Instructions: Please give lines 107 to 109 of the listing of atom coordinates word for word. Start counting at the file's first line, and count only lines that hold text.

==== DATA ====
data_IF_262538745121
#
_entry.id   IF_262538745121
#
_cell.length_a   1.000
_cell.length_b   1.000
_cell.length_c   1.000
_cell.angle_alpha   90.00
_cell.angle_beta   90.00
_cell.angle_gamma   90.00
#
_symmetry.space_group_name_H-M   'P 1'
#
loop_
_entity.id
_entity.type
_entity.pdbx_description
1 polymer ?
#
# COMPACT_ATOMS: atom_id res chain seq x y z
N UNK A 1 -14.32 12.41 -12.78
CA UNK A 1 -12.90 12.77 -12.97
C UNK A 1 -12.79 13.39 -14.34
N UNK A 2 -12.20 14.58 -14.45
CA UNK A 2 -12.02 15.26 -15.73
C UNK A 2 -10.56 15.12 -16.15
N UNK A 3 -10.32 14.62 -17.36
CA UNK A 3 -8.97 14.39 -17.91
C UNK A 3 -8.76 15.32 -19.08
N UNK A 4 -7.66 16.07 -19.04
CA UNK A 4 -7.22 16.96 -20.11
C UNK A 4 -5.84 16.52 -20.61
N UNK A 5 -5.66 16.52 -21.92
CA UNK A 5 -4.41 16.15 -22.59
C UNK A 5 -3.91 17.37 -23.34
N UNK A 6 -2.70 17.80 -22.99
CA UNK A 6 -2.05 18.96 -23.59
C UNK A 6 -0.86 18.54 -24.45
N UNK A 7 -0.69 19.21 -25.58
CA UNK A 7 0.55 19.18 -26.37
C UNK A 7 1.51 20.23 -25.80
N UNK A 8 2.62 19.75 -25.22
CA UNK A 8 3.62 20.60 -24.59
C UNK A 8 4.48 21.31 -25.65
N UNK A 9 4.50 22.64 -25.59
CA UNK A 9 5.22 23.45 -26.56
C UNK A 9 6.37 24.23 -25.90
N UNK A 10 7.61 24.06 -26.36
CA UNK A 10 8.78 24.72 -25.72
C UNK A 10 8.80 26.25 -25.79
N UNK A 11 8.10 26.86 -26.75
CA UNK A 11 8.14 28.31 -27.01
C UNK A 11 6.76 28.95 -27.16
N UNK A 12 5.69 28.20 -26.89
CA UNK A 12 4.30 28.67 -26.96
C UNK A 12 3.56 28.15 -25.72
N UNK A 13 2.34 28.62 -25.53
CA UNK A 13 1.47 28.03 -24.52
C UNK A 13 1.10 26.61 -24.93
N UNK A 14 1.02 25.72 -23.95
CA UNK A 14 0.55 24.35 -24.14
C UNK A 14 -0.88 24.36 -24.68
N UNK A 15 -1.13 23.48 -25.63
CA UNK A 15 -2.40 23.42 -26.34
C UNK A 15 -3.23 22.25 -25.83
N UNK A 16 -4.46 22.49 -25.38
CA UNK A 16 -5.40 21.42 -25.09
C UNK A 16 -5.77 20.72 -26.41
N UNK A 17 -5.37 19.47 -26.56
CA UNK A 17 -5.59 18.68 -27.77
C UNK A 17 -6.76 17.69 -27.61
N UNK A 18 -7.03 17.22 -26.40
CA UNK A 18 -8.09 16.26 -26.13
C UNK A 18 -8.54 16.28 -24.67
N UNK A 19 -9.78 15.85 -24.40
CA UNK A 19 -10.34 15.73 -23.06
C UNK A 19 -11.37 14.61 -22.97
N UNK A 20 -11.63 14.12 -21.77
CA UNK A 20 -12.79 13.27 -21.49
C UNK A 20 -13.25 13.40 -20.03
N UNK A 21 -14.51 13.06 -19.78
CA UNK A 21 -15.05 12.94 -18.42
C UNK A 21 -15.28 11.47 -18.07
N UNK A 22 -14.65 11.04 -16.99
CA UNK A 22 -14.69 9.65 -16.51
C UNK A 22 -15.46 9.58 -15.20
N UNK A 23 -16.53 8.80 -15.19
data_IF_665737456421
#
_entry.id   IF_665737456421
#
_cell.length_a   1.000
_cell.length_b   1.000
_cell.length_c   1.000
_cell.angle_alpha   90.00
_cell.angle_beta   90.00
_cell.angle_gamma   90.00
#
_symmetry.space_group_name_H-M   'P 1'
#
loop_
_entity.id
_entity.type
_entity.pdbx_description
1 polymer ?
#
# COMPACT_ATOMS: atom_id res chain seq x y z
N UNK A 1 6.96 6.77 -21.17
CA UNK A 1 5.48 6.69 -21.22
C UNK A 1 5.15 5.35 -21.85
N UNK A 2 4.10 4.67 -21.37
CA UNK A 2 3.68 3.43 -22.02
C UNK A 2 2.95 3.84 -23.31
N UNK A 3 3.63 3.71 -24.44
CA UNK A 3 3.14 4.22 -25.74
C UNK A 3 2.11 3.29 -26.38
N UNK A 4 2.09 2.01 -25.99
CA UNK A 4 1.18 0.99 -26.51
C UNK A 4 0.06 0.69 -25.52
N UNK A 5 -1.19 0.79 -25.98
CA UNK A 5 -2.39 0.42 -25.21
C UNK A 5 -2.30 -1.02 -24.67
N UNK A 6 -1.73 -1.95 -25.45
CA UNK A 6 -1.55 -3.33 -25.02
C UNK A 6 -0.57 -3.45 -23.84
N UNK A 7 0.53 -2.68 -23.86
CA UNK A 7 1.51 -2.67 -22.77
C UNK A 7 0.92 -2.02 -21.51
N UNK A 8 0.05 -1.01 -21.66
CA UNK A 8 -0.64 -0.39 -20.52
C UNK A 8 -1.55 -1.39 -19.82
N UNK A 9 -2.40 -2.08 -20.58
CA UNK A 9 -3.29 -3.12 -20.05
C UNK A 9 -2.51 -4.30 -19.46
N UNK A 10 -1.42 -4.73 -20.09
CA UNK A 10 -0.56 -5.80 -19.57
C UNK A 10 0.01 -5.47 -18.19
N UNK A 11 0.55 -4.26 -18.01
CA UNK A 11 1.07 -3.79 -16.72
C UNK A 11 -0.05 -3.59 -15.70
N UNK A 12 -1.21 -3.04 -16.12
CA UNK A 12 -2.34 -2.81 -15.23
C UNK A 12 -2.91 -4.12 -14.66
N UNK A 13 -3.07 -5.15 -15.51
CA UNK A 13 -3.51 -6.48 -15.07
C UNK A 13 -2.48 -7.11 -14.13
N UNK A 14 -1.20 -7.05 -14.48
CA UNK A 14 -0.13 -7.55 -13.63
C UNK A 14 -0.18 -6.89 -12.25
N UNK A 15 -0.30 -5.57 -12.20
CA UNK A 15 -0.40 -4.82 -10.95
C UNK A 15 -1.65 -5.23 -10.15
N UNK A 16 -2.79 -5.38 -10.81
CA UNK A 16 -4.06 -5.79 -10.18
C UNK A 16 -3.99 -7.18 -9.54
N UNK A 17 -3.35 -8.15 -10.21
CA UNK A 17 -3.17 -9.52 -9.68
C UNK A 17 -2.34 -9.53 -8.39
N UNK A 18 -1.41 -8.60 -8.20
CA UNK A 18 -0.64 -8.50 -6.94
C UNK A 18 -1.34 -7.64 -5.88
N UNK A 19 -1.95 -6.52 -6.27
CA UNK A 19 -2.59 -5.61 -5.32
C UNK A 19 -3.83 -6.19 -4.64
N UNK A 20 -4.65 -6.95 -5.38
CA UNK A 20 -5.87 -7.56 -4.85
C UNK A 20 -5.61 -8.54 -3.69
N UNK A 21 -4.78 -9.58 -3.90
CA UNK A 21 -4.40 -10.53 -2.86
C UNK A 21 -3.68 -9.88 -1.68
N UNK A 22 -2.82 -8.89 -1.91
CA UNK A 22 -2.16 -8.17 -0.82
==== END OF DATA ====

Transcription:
# COMPACT_ATOMS: atom_id res chain seq x y z
N UNK A 1 6.96 6.77 -21.17
CA UNK A 1 5.48 6.69 -21.22